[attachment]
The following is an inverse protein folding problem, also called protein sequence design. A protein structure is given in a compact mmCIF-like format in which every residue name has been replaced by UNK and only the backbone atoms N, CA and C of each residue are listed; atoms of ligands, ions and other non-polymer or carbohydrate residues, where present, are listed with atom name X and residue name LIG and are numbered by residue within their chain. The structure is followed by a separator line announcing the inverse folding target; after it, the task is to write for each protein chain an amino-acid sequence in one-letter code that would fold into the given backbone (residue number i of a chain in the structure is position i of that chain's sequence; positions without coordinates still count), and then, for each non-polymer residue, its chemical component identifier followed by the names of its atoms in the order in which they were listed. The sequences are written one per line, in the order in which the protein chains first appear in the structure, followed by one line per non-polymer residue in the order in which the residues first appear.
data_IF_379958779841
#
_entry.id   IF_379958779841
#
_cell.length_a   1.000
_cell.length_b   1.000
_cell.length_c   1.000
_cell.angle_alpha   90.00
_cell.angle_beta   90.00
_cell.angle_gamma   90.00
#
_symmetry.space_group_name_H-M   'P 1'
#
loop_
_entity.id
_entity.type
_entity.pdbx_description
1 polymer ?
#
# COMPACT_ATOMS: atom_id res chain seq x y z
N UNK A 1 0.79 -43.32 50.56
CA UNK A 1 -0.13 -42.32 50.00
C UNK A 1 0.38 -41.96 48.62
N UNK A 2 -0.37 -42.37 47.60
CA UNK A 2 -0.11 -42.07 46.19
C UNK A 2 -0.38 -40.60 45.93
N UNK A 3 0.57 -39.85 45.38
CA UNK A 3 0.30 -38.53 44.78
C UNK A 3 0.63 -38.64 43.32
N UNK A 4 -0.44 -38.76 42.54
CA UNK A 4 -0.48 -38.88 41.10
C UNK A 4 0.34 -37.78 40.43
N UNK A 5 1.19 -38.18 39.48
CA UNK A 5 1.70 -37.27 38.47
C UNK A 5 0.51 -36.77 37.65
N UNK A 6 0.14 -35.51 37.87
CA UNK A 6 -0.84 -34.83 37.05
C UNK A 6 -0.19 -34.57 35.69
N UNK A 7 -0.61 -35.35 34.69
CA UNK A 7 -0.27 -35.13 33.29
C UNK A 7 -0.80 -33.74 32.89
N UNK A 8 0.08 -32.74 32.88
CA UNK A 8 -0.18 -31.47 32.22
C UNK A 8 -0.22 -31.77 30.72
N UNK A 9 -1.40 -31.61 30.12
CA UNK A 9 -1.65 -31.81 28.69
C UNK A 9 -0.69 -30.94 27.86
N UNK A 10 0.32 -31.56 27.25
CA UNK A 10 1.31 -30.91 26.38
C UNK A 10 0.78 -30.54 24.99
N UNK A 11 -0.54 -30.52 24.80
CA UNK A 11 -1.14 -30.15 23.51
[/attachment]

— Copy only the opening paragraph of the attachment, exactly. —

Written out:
The following is an inverse protein folding problem, also called protein sequence design. A protein structure is given in a compact mmCIF-like format in which every residue name has been replaced by UNK and only the backbone atoms N, CA and C of each residue are listed; atoms of ligands, ions and other non-polymer or carbohydrate residues, where present, are listed with atom name X and residue name LIG and are numbered by residue within their chain. The structure is followed by a separator line announcing the inverse folding target; after it, the task is to write for each protein chain an amino-acid sequence in one-letter code that would fold into the given backbone (residue number i of a chain in the structure is position i of that chain's sequence; positions without coordinates still count), and then, for each non-polymer residue, its chemical component identifier followed by the names of its atoms in the order in which they were listed. The sequences are written one per line, in the order in which the protein chains first appear in the structure, followed by one line per non-polymer residue in the order in which the residues first appear.